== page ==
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Hyundai Azera vs Toyota Avalon vs Ford Taurus vs Chevrolet Impala



  • bhmr59bhmr59 Posts: 1,598
    " still makes more sense to invest in one of the Japanese brands new."

    I think you meant "buy" rather than "invest." Very few cars ever go up in value. Almost all go down in value. You don't "invest" with the expectation of getting back less after a period of time. You invest in hopes of getting more back over time.
  • captain2captain2 Posts: 3,971
    simple math - the 03 Taurus SEL Premium listed at 23950, invoice 21891, the Camry XLE V6 25405/22610. Source:MSN.
    Lets logically assume that you bought the Toyota for 23000, a few hundred dollars OVER invoice, the Ford for 20000 even, to allow for rebates that Detroit is now so famous for, and a total of 1891 UNDER invoice - a difference of 3000.00. We still have both cars today - the Camry is now worth 17750.00, the Ford 12280.00 (source at 43000 miles and retail) a difference of about 5500.00. The Ford has cost you an additional $2500.00 to own over the 3 years. And this also assummes that repairs, fuel etc. are the same;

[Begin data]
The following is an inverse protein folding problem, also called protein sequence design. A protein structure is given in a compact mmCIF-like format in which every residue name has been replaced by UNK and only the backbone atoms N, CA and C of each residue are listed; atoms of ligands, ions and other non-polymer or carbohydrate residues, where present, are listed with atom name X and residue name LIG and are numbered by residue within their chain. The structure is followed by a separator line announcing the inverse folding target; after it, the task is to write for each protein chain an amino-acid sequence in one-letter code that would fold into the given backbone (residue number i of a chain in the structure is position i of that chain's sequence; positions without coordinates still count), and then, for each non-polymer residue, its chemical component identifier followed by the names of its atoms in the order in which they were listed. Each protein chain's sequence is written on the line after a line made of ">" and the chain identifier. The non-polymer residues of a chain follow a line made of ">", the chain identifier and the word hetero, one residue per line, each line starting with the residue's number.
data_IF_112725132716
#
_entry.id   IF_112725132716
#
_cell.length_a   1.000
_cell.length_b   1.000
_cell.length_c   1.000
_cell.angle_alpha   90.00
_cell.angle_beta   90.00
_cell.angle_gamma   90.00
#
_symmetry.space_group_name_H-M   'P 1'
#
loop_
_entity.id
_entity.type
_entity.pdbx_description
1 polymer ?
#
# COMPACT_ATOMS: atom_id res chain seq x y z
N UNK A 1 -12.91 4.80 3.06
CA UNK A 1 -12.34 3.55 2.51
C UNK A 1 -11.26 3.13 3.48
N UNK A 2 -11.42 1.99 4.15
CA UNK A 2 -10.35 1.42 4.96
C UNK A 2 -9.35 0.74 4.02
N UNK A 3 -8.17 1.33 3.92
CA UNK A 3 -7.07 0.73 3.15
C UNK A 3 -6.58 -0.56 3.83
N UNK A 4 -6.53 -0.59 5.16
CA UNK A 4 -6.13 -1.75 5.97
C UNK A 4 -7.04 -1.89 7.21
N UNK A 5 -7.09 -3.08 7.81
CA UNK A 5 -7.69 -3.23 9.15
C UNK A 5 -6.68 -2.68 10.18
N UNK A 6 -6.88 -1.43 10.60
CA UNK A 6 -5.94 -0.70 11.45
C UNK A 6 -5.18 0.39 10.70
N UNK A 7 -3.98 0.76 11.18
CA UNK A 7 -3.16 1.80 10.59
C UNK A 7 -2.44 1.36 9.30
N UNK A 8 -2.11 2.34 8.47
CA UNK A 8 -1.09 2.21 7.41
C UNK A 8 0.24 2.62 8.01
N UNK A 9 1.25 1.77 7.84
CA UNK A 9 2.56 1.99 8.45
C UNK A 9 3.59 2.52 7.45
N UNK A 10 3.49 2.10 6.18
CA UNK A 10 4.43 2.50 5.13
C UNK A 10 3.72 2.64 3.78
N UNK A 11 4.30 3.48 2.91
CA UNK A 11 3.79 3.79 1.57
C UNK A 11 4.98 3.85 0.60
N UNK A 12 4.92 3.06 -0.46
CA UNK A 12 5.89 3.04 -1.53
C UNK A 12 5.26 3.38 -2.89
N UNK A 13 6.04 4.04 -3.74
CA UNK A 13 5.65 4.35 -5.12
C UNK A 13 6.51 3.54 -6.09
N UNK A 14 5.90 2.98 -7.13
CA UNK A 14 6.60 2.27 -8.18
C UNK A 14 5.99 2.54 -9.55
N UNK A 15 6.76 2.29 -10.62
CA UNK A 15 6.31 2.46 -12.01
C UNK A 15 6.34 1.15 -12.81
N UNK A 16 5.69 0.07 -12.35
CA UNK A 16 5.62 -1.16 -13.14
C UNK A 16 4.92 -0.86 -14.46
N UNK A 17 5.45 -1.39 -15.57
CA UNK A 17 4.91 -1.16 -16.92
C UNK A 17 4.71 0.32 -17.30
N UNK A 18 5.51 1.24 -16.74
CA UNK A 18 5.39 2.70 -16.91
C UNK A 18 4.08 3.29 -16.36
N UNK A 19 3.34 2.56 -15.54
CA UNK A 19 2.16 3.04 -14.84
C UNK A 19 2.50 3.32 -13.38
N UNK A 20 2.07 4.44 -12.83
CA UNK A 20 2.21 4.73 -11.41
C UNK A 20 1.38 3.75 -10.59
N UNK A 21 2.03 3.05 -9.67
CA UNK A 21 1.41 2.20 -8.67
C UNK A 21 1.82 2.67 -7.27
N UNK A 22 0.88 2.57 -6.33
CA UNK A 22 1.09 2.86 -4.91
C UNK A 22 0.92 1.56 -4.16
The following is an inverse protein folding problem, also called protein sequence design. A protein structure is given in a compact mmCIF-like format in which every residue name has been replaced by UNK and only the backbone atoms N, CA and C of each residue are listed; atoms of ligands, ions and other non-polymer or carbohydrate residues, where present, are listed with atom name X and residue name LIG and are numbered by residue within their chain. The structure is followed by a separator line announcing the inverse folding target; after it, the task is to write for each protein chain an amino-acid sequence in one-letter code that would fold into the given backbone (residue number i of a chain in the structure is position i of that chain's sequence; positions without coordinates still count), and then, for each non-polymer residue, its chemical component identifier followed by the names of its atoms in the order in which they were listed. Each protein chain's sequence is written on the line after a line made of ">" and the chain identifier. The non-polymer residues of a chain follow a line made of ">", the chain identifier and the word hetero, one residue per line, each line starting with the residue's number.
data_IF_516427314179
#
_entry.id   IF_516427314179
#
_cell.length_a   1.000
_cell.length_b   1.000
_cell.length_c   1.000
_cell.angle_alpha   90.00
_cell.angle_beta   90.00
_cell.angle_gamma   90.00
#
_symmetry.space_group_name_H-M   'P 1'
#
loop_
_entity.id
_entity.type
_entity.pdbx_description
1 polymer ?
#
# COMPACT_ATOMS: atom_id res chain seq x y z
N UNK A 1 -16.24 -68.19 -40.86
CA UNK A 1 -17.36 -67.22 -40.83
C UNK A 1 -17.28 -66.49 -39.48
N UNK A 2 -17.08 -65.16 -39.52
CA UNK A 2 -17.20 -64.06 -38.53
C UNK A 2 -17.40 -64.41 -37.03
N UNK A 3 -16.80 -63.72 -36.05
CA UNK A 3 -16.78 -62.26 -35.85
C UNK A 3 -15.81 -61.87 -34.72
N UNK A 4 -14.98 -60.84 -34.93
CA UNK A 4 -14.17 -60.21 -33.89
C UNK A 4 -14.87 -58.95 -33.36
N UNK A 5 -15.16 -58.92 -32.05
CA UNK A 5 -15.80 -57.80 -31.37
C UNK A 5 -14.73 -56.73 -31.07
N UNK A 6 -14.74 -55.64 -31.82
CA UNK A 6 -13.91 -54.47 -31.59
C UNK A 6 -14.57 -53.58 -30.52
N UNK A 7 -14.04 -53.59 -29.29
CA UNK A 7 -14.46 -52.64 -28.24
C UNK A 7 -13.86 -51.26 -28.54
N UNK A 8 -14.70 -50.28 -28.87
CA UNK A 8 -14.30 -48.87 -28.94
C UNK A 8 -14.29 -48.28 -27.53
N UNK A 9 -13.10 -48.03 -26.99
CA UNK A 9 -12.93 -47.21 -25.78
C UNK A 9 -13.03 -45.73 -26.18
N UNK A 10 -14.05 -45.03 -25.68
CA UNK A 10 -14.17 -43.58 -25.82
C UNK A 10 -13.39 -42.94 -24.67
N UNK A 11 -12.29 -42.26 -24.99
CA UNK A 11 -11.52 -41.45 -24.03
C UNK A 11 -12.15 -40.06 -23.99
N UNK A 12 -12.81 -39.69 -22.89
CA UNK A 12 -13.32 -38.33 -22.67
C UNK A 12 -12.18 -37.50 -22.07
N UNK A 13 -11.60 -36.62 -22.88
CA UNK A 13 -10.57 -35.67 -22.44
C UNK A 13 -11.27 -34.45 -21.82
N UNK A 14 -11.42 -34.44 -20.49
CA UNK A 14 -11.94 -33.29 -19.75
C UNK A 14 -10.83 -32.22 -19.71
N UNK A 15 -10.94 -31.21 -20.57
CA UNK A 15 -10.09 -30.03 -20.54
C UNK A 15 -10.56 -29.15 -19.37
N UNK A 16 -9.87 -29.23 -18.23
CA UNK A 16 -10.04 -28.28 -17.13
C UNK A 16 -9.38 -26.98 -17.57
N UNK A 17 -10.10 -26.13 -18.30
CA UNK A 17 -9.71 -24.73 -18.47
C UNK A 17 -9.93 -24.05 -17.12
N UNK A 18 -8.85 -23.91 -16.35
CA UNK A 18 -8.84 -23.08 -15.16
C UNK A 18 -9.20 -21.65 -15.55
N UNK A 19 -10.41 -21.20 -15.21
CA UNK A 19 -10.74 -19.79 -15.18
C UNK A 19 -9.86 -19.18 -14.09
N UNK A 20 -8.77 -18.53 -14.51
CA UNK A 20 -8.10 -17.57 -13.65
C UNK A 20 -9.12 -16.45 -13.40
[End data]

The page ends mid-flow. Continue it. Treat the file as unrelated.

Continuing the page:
if as you contend, that Taurus really is as trouble free as the Toyota - ignoring whatever consumer studies you would like.
    Total cost of ownership is obviously not the same.
    Back to the subject at hand - what is it about the 500 that would make anyone think that this is going to change? Really think that Ford should be marketing the Fusion and the 500 under a different name - kind of like GM did with Saturn a few years back - except produce a truly competitive car to some higher quality standards to try to avoid these problems they obviously have. In that same COY article I also referenced, the Korean manufacturers were noted to have superior quality than anything from the Big 3 - almost approaching Japanese standards. Tell me why Ford/GM/Chrysler can't do what Hyundai/Kia is apparently capable of doing. If Ford continues on its present path the only people that will profit will likely be from Hertz, and the US taxpayer may be left with a Chrysler style bail out bill.
  • badgerfanbadgerfan Posts: 1,564
    Run the same numbers 10 years down the road, when both cars are worth very little as used cars. At that point, I still have the $3000 I saved in initial cost, and if I Invest that money, say in something that returns a fairly conservative 5%, at the end of ten years I have $4887. At that point, I doubt if you will find the Camry has held that much of a value advantage.

    My point is blanket statements about which vehicle is cheaper to own are highly dependent on the individual situation.
  • captain2captain2 Posts: 3,971